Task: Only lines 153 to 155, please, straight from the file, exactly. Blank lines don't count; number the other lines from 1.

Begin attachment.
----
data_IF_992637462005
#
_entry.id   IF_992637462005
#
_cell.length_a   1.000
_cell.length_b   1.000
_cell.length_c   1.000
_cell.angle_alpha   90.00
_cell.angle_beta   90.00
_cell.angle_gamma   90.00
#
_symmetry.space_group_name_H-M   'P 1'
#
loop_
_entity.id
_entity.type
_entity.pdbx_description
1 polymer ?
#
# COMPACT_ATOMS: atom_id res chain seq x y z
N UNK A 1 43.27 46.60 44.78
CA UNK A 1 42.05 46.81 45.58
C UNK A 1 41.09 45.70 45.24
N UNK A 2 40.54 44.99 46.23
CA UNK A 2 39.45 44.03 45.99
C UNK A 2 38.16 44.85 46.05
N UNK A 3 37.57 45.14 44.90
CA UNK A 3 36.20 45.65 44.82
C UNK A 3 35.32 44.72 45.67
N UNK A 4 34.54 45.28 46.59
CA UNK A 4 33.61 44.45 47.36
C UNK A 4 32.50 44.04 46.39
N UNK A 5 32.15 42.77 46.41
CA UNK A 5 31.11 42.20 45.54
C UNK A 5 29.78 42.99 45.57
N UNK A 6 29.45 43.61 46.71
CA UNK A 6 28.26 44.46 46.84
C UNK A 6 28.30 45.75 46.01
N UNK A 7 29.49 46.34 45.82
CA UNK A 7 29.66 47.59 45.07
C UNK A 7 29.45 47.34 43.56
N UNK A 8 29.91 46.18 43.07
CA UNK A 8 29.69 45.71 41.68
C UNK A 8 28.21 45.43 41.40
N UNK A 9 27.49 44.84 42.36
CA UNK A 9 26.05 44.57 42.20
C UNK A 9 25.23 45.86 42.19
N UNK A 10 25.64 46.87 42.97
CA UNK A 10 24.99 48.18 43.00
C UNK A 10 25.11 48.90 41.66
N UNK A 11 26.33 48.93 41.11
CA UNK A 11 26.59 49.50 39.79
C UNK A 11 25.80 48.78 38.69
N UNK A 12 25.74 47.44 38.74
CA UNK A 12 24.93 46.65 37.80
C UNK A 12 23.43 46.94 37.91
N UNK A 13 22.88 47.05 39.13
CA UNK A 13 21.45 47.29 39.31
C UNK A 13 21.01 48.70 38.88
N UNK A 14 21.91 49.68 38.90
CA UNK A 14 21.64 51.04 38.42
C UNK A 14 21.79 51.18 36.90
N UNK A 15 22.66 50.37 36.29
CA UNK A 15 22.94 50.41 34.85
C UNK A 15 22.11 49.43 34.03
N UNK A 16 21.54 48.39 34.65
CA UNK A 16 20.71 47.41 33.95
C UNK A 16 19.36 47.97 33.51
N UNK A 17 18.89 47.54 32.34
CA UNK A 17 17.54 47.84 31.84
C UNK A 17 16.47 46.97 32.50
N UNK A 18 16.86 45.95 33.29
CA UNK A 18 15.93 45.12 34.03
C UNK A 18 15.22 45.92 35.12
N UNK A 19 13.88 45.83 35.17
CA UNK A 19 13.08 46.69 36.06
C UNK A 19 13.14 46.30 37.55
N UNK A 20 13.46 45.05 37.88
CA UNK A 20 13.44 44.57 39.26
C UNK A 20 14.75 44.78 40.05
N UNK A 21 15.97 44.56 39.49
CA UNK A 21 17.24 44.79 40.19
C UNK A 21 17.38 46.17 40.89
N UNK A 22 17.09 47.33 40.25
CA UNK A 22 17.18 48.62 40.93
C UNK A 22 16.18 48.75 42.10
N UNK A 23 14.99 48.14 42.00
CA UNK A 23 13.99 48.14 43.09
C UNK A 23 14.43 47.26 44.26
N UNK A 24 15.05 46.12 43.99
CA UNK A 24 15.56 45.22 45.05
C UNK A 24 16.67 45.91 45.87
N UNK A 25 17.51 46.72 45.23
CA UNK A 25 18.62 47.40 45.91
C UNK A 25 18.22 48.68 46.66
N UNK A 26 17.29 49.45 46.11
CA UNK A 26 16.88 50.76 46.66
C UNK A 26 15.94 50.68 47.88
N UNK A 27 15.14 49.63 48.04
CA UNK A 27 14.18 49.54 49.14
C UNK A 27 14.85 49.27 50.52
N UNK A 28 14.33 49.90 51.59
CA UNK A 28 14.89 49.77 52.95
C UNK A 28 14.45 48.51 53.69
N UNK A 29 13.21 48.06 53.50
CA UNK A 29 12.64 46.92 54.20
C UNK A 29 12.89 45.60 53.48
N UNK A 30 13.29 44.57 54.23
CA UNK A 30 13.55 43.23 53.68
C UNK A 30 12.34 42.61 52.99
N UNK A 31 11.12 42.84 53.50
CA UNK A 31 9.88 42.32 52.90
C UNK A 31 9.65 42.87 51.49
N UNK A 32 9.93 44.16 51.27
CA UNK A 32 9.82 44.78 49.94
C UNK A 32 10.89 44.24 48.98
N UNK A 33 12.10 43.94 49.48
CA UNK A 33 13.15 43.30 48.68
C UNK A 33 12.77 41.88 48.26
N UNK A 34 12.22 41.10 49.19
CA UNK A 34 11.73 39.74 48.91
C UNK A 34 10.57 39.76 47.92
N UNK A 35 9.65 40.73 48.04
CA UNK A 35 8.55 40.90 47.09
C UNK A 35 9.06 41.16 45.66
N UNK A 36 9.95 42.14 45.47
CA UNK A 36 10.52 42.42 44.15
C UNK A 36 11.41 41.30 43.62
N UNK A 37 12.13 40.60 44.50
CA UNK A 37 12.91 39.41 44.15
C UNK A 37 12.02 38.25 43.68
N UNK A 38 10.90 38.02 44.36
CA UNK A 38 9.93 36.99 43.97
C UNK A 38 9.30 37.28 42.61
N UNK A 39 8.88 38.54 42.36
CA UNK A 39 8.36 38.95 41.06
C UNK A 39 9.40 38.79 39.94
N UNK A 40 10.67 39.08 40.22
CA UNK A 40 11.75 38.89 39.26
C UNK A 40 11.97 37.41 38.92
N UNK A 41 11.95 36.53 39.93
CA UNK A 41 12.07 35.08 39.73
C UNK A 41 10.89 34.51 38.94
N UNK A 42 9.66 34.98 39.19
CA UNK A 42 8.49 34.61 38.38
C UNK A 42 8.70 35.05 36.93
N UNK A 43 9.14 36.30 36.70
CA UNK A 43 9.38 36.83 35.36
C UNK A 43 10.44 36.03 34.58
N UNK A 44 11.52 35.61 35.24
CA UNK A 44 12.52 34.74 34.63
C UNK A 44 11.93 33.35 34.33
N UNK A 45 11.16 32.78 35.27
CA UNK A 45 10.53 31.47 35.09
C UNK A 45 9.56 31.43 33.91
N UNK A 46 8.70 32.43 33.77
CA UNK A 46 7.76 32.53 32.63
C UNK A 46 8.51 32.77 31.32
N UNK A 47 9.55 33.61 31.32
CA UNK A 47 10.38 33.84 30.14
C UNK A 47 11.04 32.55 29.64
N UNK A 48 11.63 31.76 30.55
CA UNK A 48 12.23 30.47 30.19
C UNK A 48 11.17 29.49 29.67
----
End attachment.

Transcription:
N UNK A 45 11.16 32.78 35.27
CA UNK A 45 10.53 31.47 35.09
C UNK A 45 9.56 31.43 33.91